The United Kingdom is becoming a tornado hotspot, it has been revealed.
Earlier this year, the town of Littlehampton, West Sussex, was hit by a small and unpredictable whirlwind which left a trail of destruction in its wake. One person was injured, cars were destroyed and windows smashed.
Many were surprised by the unexpected weather event as the UK is not normally known for having tornadoes, unlike countries such as the US. However, according to David Schultz of Manchester University, the UK now has 2.3 tornadoes per year per 10,000 square kilometres – a higher density than the States.
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Schultz also found the UK has three "tornado alleys" – areas which are particularly prone to the destructive force. He said: "Whereas many tornadoes in the US plains occur within a few weeks during the spring, UK tornadoes can occur throughout the year."
He explained the cyclic storms are especially likely in an area south of the line between Reading and London, with Guilford at most risk. Locations southwest of Ipswich are also in the firing line, as are areas in a line west and south of Birmingham.
"These regions have probabilities of experiencing a tornado within a 100 square km area of somewhere between 3% and 6% per year, meaning they could see one as often as every 15 to 30 years," he added. "These tornadoes aren’t as violent as the more extreme ones in the US, but the damage can still be substantial."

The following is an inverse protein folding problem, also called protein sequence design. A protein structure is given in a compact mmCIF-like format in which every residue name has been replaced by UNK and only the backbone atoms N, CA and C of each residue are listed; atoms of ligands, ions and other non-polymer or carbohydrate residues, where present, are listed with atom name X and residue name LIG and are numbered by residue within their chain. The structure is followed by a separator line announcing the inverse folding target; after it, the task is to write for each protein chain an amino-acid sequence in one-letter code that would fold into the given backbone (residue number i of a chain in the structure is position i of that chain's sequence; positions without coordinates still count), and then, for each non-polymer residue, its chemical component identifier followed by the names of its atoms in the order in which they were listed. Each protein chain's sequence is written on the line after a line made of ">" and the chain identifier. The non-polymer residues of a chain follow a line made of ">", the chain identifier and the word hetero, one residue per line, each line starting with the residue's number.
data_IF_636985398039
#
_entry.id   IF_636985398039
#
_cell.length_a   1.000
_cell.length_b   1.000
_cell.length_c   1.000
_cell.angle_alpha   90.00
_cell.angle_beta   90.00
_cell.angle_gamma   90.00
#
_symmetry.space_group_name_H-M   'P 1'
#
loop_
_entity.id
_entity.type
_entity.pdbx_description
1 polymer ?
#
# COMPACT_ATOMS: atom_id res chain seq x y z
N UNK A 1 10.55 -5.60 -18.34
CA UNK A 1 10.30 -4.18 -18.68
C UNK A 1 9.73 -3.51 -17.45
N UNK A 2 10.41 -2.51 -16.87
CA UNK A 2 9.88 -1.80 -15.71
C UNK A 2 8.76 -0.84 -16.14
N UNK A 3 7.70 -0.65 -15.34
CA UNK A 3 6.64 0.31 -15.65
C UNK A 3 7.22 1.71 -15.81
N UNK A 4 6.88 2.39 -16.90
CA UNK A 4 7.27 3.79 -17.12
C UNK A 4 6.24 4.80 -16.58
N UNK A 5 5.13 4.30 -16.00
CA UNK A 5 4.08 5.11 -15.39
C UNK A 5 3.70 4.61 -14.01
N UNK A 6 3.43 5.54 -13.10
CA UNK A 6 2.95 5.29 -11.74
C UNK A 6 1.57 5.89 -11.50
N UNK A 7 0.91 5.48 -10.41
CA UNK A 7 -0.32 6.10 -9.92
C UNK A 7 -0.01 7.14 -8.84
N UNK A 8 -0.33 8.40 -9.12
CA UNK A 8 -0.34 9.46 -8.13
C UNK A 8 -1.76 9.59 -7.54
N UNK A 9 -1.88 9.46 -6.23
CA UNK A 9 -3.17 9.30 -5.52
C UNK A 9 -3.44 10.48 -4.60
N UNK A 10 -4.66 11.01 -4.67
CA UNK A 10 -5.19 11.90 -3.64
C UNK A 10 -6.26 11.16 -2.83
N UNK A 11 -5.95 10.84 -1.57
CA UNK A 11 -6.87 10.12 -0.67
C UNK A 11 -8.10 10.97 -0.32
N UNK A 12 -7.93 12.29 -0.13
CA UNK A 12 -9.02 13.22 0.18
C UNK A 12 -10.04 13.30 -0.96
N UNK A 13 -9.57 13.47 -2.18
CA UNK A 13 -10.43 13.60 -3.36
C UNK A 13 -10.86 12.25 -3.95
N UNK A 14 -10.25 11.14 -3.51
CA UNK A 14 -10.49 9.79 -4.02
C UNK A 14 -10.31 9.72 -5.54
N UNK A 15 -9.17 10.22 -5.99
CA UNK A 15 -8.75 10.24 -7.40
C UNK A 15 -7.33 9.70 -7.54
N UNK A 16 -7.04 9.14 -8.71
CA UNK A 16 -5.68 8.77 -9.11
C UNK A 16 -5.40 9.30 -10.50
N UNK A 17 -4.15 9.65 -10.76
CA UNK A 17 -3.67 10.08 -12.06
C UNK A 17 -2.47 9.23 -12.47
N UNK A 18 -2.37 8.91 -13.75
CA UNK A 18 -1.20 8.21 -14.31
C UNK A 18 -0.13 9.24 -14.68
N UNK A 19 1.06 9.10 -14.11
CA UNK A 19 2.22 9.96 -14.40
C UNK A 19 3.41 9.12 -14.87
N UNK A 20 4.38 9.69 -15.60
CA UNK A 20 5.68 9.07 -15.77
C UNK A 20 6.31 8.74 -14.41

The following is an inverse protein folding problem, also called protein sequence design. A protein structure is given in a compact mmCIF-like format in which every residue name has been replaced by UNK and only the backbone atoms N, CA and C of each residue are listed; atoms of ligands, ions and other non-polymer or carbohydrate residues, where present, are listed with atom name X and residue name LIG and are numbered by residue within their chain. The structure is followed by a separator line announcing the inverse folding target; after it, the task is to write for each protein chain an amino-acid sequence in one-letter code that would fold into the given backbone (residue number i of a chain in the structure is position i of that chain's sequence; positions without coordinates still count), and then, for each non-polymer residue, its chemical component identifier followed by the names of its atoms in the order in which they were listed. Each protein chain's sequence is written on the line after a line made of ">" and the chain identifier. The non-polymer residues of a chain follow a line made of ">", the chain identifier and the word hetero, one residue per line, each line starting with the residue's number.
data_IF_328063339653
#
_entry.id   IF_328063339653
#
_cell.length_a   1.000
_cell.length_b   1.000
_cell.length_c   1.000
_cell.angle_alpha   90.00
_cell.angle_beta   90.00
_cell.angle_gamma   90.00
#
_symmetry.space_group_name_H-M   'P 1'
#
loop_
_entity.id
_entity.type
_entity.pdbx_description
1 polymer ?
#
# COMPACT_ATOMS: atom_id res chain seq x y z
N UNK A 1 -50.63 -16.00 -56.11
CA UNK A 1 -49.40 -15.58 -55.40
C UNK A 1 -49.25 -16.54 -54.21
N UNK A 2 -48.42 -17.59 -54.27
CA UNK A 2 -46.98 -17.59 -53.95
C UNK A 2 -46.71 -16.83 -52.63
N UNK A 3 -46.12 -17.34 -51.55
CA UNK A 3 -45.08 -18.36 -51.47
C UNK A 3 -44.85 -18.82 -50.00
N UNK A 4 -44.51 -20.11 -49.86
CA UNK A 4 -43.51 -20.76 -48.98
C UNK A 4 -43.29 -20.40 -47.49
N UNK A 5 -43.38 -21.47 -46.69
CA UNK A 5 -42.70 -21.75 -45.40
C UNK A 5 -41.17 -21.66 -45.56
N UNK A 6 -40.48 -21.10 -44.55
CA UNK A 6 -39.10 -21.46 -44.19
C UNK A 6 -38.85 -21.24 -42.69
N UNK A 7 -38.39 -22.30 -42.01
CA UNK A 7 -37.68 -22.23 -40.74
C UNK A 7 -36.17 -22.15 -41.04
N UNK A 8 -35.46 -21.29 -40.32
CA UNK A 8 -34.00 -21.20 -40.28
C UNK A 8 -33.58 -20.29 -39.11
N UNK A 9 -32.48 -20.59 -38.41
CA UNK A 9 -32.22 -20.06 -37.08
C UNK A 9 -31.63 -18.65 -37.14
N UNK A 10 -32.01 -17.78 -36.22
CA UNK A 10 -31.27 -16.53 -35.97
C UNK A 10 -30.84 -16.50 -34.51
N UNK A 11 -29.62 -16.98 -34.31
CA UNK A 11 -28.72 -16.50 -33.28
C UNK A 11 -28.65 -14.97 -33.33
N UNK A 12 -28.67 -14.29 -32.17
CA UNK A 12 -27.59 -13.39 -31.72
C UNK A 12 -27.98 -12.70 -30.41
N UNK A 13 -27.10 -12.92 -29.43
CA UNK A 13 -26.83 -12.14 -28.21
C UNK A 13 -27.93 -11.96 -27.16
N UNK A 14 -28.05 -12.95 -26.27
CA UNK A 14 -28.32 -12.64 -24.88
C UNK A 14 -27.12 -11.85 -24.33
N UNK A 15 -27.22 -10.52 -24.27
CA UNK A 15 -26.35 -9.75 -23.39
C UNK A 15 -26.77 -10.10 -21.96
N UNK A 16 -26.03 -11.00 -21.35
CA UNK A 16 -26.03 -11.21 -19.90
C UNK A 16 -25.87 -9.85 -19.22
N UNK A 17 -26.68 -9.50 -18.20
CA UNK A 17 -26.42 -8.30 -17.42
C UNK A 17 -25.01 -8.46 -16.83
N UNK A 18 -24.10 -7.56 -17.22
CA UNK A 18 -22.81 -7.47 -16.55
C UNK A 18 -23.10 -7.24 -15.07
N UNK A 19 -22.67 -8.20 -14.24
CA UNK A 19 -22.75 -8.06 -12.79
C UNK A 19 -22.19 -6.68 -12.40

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Schultz added the reason why the UK has so many "weak" tornadoes is not known, but they tend to form lines of storms "along cold fronts". However, there are steps being taken to figure out what is happening and how to potentially protect against the unusual gusts.
The Professor of Synoptic Meteorology said: "Identifying the conditions… should mean we can better predict when and where the parent storms that produce the tornadoes form, but understanding this instability is not the only answer. Other tornado-producing storms do not appear to be associated with this instability, so we still have more to learn.
"The next step is understanding how the tornadoes themselves form, and for that, we will need both fortuitous observations of such tornadoes forming close to Met Office radars and powerful computer programs that are able to model the atmosphere down to a scale of tens of metres."
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